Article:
Though the latter does require the seeing part too, otherwise might go unnoticed . . .
While I might’ve got away with only a hood landing on my head, I once had to interrupt a customer who was in the middle of explaining how bad their infestation to tell them two German cockroaches had just landed on their head and were now running through their hair – the Blattella germanica is so light they hadn’t noticed.
Spiders aren’t really a pest, but are considered so due to the fear factor they can evoke. That said, most people don’t want to find one floating in their breakfast, squished up with lunch or diced into dinner unless eating it means winning a big prize on a reality TV game show.
In this respect any restaurant actually caring about things like that doesn’t have to worry about spiders, as any possible treatment for them is by-default covered by part of what would be done as routine precaution against the far more concerning cockroach.
The logic of the treatment was to a) take out any spiders present b) stop any spiders present creating more. One might think—as I certainly had—the customer would be pleased to see reward for the catastrophic amount of money they were spending to have me do it.
But, no – and worse (for me), there was no other textbook approach to take.
I considered using insect monitors, but again the name says it all. The whole point of them is places like kitchens, specifically where roach activity might typically be found when there isn’t an obvious infestation.
Using them for spiders would be random. Also, spiders aren’t cockroaches. Roaches are all dirty and gross whereas spiders a lot more Incy Wincy and up the spout until all poor and washed-out.
And not for the first time, either 😦
Monitors are fine for stinky roaches (and when there’s a lot of them, they sure are stinky!). But leaving a spider stuck there unable to move until it dies or—more fortunately or not, you decide—gets any breathing apparatus stuck and so suffocates before starvation slowly strikes like an ageing ninja; decrepit, yes, but nonetheless still only felt and not seen?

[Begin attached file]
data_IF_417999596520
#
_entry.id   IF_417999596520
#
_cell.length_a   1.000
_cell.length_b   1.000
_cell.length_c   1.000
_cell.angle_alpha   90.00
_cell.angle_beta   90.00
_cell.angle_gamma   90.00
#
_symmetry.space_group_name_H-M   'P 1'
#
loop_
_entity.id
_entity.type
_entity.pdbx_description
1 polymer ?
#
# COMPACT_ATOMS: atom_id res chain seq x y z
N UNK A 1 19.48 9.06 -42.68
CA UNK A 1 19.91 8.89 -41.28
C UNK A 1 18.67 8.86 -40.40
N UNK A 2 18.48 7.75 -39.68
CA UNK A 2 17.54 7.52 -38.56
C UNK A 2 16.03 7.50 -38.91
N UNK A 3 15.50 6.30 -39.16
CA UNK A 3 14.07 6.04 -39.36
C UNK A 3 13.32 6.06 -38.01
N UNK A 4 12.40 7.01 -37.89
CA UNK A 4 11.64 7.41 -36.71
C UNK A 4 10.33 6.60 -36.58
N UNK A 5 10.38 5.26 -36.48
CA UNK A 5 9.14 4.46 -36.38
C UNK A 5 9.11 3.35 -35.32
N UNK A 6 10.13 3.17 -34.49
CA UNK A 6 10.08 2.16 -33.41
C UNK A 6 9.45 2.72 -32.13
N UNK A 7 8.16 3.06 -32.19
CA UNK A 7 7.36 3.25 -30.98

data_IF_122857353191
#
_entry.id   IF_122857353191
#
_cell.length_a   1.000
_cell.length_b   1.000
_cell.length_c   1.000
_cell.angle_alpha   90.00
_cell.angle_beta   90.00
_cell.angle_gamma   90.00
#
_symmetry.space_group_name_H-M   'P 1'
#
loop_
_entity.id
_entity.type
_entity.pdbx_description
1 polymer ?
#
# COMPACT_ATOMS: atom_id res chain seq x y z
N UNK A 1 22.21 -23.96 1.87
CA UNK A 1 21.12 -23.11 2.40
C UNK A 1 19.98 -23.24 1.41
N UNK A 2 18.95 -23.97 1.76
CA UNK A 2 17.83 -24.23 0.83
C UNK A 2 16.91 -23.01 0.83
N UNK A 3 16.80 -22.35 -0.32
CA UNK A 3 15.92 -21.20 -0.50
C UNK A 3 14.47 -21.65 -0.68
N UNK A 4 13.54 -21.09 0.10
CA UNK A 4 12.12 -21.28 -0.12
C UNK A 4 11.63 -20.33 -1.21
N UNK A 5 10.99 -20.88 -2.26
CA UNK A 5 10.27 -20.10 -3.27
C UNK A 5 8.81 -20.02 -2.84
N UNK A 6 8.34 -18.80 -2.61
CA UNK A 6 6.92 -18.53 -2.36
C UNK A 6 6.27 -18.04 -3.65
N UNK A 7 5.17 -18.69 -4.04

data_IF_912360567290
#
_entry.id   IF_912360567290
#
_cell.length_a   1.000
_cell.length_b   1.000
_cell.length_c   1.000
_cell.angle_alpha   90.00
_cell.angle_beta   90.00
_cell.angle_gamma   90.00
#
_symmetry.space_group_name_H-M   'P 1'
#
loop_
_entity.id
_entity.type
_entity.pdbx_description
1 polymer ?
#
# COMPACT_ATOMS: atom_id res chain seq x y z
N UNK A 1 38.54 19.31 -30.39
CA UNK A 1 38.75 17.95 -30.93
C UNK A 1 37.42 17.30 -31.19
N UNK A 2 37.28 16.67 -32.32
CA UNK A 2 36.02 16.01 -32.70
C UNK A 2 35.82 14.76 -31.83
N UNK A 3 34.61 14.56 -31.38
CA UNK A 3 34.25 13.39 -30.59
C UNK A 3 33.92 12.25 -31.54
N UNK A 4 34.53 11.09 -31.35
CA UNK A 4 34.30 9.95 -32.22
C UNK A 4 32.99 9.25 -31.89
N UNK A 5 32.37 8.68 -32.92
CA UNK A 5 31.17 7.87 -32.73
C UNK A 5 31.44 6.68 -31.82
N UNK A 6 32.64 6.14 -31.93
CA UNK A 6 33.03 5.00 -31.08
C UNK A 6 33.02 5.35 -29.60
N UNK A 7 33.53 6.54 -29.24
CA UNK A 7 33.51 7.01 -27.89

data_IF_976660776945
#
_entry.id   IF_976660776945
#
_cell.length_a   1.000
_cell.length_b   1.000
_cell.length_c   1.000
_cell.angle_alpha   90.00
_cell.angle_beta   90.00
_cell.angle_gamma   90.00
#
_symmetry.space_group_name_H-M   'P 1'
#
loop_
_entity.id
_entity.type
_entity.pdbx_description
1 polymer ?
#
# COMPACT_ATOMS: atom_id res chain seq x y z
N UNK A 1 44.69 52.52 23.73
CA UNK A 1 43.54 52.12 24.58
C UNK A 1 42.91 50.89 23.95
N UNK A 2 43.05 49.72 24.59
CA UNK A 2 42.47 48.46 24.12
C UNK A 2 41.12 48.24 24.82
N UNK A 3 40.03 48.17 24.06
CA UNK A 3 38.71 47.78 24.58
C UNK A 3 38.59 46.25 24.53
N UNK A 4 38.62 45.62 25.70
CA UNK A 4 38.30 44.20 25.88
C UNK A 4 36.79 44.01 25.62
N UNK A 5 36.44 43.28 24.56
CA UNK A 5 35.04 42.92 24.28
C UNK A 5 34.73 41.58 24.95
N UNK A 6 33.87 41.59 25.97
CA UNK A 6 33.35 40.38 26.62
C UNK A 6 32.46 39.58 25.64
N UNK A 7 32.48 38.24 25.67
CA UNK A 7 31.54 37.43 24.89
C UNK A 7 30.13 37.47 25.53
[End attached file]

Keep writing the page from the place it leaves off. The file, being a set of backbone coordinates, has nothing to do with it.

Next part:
Then again, I reasoned, showing how little training we got for spiders in the process, wouldn’t it actually be the perfect poetic justice given spiders do after all trap things in their own sticky web where they either remain until they die or the spider turns up to wrap them in a cocoon and/or eat them while alive, which is surely a fate far worse than suffocation?
Perhaps not quite as extreme as it should be to match the crime even, but it would at least be an opportunity for the spider to consider the error of its ways, realise the prior terror and torment of all its former victims. Okay, so not all that much use moving forward given scenario end-game, by maybe a chance to preach to any passing spiders, the word spreading, arachnids en-masse considering vegan options from there?
But far more importantly there was the Jesus-factor: I had to be seen to be doing something.
On the next visit I laid a few monitors and on every subsequent one walked leisurely around the luxurious house picking them up to see if they’d observed any spiders since the last time. Then I’d have a nice cup of tea and a couple of biscuits with staff in the kitchen while writing my report and leaving it with them.
The customer never complained again.
But was it ethical to do literally nothing while the customer paid to have so much done?